This week all my new words came from Emma. Even if I'm not enjoying the book, it's expanding my vocabulary! A lot of them are so archaic, though, I fear I'll never use them. O well, at least they'll be recognizable next time I meet them in print.
Valetudinarian- "The evil of the actual disparity in their ages was much increased by his constitution and habits; for having been a valetudinarian all his life, without activity of mind or body, he was a much older man in ways than in years..."
Definition: a sickly or weak person, constantly concerned with their own health
Mizzle- "Ever since the day that Miss Taylor and I met with him in Broadway-lane, when, because it began to mizzle, he darted away with so much gallantry, and borrowed two umbrellas for us..."
Definition: rain in a fine mist, drizzle
Cockade- "Here is my sketch of the fourth, who was a baby... and it is as strong a likeness of his cockade as you would wish to see."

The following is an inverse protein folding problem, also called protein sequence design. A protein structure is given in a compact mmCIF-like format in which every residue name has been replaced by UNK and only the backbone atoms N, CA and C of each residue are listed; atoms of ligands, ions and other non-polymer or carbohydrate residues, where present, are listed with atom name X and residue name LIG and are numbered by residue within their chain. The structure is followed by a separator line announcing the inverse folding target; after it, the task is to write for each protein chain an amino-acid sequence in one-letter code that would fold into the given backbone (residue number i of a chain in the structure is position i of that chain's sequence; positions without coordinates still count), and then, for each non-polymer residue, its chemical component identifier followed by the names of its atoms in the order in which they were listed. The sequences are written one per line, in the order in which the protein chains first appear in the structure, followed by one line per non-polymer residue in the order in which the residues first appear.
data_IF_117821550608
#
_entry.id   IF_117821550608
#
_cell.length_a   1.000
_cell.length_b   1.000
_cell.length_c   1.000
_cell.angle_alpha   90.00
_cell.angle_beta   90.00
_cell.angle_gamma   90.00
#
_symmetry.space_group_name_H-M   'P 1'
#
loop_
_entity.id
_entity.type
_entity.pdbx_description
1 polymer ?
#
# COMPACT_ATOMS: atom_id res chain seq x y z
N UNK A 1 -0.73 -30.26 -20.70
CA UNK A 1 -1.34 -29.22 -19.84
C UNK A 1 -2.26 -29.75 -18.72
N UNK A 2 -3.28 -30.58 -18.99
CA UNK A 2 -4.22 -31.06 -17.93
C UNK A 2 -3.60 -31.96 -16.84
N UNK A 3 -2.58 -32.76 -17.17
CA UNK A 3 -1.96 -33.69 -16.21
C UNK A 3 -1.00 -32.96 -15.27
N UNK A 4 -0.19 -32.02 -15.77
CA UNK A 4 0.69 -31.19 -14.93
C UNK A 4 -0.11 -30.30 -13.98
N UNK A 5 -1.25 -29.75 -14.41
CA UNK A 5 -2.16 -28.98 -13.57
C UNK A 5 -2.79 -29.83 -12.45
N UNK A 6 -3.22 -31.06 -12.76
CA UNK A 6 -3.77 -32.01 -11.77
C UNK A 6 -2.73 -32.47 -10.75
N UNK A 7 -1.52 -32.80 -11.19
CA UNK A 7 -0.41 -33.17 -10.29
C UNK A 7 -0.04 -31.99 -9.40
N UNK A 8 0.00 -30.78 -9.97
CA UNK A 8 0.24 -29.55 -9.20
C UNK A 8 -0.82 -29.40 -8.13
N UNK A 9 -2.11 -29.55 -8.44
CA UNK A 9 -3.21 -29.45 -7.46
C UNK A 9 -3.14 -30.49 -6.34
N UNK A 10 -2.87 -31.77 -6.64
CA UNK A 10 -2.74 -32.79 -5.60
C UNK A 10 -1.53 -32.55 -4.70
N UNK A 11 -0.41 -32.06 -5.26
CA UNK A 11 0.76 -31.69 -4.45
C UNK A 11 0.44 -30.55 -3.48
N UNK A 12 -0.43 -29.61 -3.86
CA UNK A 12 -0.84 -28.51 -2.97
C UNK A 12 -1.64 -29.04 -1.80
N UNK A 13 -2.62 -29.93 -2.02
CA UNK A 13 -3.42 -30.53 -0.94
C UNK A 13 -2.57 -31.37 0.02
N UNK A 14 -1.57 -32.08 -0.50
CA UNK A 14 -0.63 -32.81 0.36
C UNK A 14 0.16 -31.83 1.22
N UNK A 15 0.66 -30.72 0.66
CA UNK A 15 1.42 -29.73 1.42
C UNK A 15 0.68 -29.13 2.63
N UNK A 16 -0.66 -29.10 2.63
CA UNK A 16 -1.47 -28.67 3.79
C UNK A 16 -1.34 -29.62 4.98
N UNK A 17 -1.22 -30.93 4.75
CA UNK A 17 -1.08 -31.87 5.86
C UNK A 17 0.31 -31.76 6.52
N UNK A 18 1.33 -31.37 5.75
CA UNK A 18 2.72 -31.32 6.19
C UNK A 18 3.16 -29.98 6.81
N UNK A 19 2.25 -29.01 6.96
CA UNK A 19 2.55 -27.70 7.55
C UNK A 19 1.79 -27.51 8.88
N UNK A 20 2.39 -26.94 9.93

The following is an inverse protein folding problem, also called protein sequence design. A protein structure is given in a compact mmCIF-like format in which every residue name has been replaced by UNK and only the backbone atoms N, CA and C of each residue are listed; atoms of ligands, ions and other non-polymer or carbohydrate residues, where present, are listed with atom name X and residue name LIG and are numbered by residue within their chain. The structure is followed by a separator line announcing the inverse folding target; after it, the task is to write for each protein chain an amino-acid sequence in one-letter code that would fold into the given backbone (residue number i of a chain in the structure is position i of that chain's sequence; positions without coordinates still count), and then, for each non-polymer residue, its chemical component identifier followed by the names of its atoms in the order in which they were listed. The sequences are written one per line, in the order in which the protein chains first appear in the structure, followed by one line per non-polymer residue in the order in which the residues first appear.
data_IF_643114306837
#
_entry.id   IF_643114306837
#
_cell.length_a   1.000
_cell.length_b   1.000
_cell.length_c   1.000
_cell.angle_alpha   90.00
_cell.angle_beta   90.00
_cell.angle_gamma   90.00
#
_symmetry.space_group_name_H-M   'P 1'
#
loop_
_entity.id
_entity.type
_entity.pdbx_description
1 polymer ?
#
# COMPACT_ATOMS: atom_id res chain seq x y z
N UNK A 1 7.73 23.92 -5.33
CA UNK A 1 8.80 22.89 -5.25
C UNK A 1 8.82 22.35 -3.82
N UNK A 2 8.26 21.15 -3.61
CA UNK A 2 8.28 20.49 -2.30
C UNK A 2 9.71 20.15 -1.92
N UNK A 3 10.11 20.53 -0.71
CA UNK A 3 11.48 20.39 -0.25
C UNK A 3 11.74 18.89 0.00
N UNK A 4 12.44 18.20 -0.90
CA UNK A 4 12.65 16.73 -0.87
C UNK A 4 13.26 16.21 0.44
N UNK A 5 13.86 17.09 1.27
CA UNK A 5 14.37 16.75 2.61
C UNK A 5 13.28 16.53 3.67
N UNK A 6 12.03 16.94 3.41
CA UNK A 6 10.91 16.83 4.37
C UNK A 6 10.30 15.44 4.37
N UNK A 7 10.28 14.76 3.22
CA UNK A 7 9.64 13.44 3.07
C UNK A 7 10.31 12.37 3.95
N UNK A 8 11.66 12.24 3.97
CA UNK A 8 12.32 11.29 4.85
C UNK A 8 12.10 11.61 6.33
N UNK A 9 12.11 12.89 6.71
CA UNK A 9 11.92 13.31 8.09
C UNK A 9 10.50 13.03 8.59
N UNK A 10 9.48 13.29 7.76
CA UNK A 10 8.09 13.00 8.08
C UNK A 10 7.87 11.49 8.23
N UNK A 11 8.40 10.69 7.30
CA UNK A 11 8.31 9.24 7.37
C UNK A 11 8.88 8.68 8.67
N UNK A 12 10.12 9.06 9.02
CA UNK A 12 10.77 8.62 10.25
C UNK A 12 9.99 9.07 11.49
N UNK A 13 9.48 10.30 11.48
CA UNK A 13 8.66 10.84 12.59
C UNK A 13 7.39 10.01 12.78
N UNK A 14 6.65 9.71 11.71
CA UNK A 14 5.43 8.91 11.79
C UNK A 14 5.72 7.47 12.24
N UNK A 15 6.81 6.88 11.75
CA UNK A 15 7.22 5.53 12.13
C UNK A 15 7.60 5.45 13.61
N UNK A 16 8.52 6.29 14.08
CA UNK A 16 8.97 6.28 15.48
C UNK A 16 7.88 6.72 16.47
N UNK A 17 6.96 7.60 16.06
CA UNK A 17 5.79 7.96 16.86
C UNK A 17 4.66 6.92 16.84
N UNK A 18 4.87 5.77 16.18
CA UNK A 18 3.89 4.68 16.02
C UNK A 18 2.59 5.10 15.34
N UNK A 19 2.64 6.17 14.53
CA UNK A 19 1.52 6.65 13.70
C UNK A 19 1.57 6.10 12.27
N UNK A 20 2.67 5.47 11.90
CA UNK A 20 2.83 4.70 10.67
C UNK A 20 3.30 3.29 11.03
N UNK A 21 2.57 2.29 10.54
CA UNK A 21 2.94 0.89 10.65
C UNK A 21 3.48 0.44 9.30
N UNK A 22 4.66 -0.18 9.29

Definition: a feather or rosette on a hat
Cavil- "Her eyes, a deep grey, with dark eye-lashes and eye-brows, had never been denied their praise, but the skin, which she had been used to cavil at, as wanting colour, had a clearness and delicacy which really needed no fuller bloom."
Definition: to find fault with, or make a trivial objection
Recontre- "...the history which he had to give Mrs. Cole of the rise and progress of the affair was so glorious- the steps so quick from the accidental recontre, to the dinner at Mrs. Green's, and the party at Mrs. Brown's..."
Definition: an unplanned meeting
Tippet- "Jane, Jane, my dear Jane, where are you? Here is your tippet. Mrs. Weston begs you to put on your tippet. She says she is afraid there will be draughts in the passage."
Definition: a woman's fur shoulder cape with hanging ends
There were also a lot of words I knew, but whose spelling gave them unfamiliar faces: chuse for choose, foretel for foretell, beaufet for buffet, stopt for stopped, sopha for sofa, surprize for surprise, huswife for housewife, etc. I'm not sure which of these words have different spellings because they're British, or just because spelling wasn't standardized back in the 1800's? But they made for interesting reading!
For more wondrous words, visit the host of this meme at Bermudaonion's Weblog.